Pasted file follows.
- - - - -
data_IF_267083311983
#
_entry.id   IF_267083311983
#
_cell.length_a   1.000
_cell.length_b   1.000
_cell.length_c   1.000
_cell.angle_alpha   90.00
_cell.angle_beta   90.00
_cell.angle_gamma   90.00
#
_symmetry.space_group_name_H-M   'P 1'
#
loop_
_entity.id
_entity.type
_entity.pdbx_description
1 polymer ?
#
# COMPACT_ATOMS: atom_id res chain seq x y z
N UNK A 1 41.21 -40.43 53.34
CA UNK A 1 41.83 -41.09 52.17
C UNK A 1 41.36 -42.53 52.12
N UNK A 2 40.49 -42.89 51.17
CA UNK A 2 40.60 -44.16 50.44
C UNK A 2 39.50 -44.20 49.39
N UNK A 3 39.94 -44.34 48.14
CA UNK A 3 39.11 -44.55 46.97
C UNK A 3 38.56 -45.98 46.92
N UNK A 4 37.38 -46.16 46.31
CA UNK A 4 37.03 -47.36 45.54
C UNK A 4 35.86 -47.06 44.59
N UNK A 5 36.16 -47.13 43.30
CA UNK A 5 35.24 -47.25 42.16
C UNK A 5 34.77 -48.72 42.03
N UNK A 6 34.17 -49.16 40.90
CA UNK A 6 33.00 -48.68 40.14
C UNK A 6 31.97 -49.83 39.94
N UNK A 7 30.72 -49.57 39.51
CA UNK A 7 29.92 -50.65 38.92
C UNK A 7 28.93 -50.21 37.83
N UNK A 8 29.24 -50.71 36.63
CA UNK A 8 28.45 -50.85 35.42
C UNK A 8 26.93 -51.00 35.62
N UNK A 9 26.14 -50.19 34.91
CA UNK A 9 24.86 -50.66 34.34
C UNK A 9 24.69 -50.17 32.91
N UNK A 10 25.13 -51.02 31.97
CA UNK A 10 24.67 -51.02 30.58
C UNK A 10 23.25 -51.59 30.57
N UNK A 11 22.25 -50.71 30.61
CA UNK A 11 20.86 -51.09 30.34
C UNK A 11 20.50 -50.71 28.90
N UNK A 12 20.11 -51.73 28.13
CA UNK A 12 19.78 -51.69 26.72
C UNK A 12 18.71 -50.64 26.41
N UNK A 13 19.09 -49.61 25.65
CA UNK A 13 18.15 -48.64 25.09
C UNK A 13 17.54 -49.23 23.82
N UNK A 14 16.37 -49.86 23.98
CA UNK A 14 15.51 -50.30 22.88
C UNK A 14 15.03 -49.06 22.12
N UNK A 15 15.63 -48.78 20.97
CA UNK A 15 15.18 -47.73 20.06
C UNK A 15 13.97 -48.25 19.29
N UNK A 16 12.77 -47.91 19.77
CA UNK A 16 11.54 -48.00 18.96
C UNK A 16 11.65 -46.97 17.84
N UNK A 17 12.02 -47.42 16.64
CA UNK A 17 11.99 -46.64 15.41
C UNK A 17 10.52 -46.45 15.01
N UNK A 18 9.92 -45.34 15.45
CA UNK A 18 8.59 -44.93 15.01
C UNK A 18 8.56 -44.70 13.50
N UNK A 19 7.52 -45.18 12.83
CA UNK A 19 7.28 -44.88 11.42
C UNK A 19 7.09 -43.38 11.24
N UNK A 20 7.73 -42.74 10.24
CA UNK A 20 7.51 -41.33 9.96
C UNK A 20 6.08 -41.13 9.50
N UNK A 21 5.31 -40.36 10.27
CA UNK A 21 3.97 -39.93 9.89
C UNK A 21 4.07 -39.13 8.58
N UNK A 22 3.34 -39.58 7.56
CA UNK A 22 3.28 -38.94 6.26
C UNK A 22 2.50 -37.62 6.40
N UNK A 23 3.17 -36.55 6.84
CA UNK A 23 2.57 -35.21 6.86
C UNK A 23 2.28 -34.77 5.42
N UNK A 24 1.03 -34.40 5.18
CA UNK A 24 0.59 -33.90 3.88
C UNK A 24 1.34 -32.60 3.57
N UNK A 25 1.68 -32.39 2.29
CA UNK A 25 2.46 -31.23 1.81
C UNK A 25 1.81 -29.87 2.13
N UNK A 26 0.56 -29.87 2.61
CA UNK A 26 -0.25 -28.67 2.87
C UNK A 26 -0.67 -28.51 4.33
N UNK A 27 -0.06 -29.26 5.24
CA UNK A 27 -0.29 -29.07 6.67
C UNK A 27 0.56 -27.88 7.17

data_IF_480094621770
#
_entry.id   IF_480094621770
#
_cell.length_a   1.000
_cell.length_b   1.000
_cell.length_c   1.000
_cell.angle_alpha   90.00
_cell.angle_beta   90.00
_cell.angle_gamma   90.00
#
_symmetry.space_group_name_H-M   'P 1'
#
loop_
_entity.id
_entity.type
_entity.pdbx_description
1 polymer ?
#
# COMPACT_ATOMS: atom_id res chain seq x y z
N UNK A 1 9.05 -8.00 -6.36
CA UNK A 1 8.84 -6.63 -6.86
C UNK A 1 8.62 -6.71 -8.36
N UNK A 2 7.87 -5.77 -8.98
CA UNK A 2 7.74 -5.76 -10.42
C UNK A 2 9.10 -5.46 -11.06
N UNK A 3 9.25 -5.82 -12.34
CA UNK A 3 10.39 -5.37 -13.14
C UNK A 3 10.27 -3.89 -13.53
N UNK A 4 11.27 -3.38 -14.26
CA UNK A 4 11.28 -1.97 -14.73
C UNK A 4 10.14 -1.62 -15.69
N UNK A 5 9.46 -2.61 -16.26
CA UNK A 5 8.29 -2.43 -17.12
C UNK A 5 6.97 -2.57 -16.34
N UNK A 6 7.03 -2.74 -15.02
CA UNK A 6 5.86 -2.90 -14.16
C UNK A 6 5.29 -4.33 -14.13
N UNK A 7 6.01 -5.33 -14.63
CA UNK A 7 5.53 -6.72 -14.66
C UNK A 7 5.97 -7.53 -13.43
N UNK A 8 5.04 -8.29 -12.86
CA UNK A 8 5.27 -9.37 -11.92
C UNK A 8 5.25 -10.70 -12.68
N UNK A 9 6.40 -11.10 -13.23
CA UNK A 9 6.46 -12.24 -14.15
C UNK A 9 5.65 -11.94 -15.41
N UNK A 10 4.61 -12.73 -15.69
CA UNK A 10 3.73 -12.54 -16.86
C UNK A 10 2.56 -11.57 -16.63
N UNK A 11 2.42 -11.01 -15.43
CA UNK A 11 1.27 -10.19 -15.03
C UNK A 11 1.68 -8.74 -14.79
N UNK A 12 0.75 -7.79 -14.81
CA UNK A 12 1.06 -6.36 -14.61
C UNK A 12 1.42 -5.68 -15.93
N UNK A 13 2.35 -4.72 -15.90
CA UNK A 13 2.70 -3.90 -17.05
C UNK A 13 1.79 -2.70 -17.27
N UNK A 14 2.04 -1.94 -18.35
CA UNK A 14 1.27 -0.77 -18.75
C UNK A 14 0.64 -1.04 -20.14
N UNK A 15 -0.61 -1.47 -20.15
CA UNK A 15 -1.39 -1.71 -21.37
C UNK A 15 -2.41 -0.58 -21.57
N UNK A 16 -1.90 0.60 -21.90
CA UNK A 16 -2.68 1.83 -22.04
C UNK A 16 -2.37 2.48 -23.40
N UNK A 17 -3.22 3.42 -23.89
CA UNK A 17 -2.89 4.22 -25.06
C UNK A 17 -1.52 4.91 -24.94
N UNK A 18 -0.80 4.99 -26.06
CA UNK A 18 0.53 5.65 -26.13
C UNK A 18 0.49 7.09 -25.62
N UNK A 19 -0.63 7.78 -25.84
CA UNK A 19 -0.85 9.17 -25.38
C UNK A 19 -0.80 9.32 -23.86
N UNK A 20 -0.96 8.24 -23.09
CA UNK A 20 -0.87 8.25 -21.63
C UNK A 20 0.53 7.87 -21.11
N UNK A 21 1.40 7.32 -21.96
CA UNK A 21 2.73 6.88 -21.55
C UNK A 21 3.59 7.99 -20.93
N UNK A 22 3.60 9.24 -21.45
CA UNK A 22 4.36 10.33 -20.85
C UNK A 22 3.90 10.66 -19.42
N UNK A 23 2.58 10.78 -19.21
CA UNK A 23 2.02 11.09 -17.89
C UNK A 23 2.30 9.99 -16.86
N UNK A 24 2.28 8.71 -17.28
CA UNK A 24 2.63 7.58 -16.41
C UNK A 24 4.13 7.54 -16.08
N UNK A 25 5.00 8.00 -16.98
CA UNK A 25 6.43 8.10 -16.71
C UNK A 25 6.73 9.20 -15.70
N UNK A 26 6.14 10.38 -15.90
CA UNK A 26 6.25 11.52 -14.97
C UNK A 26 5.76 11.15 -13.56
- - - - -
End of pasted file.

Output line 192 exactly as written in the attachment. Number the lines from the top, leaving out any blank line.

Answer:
CA UNK A 24 2.63 7.58 -16.41